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Keeping the pork in its barrel

One of the depressing moments in NSW politics last year was when the former NSW Premier Gladys Berejiklian, fronting ICAC over allegations that she had been improperly influenced due to a personal relationship, said:

I don’t think it would be a surprise to anybody that we throw money at seats to keep them.

Witness also the ex-Deputy Premier's bizarre pride in being known as Pork Barrelaro. You could read this as overdue acceptance of political reality, but for me it's more concerning. It's an indication that pork-barrelling is on the verge of becoming normalised for our political class, such that they no longer feel the need to pretend it's inappropriate.

Stolen from Wikipedia

And let's be clear: it is inappropriate. When 95% of grants go to politically advantageous seats with almost no process, and notes are destroyed in contravention of the State Records Act, it smells more like corruption than good governance. The previous year, Berejiklian had (correctly) pointed out that "it's not an illegal practice". Which is hardly the point: it's extremely hard to legislate against, but laws serve only as buttresses for society. We're truly held together by culture and belief, and that the leader of a state should fall back on a facile argument about illegality speaks poorly of both her judgement and her ethics.

Considering the importance of culture and belief, it's always an interesting exercise to compare Australia to those with less (or indeed more) functional governments. For instance, I believe that one of the main things that protects us from a military coup d'etat is purely that it sounds so unreasonable, so outside of our experience: can one imagine Angus Campbell - current head of the ADF, in case you didn't know - arranging a group of conspirators intent on overthrowing the government? Or that all their subordinates would unthinkingly follow orders? The very implausibility of it makes it difficult, as those approached to carry out the coup would doubt its possibility of success. Whereas if your country has suffered from multiple military coups and you're approached to be part of a plot or ordered to do something illegal, even if you disagree you may go along due to its probability of success.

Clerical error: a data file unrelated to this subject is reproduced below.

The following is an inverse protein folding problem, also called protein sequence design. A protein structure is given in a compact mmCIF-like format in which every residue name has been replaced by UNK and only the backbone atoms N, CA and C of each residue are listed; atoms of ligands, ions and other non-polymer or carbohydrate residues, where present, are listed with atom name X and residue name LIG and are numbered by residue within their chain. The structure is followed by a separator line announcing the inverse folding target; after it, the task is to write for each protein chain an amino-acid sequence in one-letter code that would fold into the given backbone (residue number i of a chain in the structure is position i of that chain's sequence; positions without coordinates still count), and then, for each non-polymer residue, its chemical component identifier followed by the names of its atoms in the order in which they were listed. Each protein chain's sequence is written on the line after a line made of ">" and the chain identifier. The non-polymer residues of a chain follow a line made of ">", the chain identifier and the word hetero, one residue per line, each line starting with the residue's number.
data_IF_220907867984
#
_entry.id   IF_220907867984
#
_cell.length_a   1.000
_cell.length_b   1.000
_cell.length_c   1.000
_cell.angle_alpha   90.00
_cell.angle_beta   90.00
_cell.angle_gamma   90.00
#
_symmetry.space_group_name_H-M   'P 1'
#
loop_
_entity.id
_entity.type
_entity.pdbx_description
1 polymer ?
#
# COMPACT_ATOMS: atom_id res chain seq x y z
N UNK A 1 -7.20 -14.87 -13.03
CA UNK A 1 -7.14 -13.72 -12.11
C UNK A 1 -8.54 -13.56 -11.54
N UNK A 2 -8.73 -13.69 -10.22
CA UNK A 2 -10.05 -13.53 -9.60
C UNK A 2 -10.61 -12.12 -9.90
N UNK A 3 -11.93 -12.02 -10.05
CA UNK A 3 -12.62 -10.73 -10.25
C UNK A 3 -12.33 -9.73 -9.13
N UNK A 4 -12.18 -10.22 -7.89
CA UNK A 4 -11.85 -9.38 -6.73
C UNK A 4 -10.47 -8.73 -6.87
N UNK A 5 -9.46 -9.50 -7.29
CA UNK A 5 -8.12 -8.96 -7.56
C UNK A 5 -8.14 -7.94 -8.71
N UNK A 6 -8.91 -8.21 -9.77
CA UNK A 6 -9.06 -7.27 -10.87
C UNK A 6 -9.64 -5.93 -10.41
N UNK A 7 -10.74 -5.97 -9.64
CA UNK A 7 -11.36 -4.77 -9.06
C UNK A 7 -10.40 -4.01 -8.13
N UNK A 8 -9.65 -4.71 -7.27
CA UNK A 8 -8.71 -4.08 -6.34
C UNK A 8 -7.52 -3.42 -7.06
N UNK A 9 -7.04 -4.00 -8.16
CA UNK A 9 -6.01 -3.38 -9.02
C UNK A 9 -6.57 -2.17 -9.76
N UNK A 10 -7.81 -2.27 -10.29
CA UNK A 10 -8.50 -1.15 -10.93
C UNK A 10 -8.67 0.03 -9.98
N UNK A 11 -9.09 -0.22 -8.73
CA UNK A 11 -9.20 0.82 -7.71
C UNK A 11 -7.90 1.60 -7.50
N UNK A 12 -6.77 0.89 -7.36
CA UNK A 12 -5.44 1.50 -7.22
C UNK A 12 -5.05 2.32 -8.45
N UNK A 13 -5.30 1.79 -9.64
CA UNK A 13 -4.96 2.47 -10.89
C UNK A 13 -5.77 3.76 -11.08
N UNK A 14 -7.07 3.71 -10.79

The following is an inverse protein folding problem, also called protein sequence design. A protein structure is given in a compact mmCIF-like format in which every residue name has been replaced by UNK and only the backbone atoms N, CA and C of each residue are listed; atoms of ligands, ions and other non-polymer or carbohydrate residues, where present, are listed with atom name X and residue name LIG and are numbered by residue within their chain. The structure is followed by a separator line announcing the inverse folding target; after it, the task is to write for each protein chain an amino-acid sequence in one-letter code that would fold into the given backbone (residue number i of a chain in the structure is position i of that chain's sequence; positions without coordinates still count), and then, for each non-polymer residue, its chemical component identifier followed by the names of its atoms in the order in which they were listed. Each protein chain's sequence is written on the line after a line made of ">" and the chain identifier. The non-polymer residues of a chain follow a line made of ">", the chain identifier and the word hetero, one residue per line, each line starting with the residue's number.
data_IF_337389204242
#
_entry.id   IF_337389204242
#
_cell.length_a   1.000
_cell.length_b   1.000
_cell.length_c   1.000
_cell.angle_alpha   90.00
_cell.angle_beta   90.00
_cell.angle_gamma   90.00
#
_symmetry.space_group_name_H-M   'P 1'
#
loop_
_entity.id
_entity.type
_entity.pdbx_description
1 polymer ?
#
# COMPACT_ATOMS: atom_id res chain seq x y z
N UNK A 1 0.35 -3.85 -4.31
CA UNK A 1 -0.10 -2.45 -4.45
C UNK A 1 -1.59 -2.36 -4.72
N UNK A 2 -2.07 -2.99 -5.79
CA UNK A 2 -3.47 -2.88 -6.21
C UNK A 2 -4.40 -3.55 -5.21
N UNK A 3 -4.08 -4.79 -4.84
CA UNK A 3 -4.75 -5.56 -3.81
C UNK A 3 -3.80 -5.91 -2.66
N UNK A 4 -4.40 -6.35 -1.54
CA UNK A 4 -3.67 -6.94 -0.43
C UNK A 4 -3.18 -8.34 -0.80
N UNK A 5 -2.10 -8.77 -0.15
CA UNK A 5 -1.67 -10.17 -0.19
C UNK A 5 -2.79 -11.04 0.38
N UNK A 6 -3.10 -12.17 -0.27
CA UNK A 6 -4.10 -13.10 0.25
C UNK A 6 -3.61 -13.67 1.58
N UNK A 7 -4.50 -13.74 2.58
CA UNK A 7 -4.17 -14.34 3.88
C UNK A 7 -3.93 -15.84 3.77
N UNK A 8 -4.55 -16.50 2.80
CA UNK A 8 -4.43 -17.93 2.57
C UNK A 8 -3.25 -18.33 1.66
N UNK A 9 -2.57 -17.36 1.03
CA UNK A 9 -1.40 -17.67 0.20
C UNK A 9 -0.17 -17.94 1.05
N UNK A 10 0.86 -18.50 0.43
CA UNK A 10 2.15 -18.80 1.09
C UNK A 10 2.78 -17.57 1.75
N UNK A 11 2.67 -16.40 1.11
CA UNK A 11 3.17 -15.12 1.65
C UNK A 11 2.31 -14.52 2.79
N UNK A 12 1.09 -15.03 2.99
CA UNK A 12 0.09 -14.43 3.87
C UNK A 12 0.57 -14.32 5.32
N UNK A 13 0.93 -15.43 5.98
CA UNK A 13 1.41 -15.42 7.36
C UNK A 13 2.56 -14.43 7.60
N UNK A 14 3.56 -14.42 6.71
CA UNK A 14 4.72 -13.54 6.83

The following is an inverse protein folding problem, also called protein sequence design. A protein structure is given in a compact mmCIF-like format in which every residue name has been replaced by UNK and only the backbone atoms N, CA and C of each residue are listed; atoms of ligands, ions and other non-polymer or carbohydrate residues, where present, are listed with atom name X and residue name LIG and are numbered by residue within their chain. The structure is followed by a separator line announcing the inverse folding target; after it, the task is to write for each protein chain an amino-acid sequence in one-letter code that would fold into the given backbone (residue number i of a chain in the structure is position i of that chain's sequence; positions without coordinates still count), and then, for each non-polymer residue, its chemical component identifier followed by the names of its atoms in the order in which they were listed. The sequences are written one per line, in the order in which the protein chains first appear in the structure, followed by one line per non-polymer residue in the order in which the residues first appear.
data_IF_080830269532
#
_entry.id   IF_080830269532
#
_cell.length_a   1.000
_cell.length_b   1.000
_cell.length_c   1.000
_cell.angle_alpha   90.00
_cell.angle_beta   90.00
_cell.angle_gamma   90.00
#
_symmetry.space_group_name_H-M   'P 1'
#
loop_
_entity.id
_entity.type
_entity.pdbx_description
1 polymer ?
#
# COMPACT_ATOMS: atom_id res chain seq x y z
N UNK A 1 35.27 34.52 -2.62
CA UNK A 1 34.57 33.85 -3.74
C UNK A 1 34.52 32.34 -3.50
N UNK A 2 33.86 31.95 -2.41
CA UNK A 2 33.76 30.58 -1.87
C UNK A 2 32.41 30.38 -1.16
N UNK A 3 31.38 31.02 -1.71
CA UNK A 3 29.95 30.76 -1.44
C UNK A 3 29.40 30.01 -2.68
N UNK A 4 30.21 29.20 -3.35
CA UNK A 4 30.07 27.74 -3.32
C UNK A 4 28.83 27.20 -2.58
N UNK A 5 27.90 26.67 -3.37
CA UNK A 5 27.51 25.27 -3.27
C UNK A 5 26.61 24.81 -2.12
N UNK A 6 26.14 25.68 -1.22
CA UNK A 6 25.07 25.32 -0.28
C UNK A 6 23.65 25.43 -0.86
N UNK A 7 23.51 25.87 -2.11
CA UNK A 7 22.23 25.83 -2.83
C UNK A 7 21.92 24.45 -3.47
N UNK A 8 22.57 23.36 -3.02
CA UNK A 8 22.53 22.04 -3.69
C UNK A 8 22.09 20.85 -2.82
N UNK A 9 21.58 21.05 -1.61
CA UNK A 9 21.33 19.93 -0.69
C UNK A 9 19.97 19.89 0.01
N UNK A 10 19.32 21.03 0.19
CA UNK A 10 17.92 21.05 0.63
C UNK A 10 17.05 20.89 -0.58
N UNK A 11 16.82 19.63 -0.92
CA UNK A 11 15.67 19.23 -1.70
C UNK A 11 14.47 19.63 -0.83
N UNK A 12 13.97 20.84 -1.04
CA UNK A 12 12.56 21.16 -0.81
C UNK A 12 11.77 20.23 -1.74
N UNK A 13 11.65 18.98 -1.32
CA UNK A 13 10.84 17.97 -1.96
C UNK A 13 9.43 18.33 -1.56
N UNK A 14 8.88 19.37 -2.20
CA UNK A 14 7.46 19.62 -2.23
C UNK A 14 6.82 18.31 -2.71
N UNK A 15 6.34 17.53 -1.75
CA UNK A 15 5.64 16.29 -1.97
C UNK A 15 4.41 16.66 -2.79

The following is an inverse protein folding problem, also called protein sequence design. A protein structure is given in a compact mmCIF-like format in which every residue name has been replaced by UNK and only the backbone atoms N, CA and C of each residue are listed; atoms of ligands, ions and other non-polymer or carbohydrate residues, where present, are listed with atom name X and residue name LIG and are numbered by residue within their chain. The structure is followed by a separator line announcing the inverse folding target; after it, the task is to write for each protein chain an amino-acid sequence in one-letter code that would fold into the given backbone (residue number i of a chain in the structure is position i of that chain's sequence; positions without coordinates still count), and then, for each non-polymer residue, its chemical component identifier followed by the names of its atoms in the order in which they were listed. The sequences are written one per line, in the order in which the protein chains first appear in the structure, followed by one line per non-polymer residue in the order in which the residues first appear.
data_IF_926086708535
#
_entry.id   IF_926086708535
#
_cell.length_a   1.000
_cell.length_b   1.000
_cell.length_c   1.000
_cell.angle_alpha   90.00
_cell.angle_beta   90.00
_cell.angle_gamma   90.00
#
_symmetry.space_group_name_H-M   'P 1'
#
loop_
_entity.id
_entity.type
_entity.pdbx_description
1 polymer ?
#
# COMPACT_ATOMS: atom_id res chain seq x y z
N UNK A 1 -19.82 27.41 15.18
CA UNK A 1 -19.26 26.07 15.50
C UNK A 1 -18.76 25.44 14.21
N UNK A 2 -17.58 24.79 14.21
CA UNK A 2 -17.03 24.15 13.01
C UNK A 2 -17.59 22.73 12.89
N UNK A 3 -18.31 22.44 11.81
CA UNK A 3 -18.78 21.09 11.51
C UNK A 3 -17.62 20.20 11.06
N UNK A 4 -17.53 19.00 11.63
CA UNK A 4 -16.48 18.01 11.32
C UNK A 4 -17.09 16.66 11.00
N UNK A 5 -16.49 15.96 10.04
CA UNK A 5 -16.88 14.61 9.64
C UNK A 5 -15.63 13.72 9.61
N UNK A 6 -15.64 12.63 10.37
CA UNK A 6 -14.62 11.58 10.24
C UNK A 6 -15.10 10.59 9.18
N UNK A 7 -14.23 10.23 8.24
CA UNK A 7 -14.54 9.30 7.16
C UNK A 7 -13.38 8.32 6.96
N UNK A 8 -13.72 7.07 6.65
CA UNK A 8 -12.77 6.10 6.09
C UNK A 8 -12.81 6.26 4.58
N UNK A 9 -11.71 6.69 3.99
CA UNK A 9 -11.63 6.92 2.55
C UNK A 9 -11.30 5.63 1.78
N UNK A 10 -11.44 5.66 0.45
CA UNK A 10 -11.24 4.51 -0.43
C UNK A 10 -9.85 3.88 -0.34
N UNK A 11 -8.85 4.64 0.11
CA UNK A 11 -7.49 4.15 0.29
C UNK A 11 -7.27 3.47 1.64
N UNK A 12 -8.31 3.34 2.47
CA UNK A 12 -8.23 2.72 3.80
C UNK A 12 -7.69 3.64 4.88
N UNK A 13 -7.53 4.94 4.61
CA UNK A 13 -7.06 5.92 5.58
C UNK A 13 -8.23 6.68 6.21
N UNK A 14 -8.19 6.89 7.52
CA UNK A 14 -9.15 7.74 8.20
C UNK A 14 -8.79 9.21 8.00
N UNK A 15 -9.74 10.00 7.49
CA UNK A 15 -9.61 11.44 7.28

And this is all we currently have at the moment to prevent pork-barrelling - our culture and beliefs, which Berejiklian and Barilaro seemed to want to change. We can't legislate, as separating legitimate from inappropriate expenditure is a fool's errand, but only rail against it in parliamentary committees, newspapers, or indeed blog posts.

But wait. Maybe there's a systemic issue here. There's some sense that it's reasonable to 'buy' people's votes - after all, the government is supposed to give people what they want! The real problem is that money is thrown haphazardly at marginal or sometimes friendly seats, favouring some people's votes over others, as if they were worth more. Which of course they are. When a political party knows it can win government without even considering the 'unwinnable' seats, it's natural to not care that much about them.

Pork-barrelling ultimately comes from the effective disenfranchisement of large parts of our electorate: to some extent in individual seats (where their sole representative is firmly tied to a party, even if less than half the electorate voted for them), but to a greater extent in those seats firmly in the hands of particular parties. That so much relative effort is expended on marginal seats, even in the absence of explicit pork-barrelling, is a clear failure of democracy.

The frustrating thing is that there's an easy fix for this, and we already have it in two of our states and territories. Both the ACT and Tasmania have multi-member electorates, where five members are elected for each region in a similar way to which states elect six senators. By dramatically reducing the percentage swing required for electing (or losing) a member, a national party is unlikely to find any regions either safe or unwinnable. No region can be safely ignored by the party in power. Even the Tasmanian Integrity Commission agrees, attributing the relatively low level of seat biased pork-barrelling in their state politics in part to their political system (federally, on the other hand...).

So, as much as I would just like our politicians to be better people, let's go for the easy option: changing the incentives so that, at least in this narrow sphere, their ethics aren't challenged.

Since I was thinking about it, I've written down some other multi-member electorate thoughts.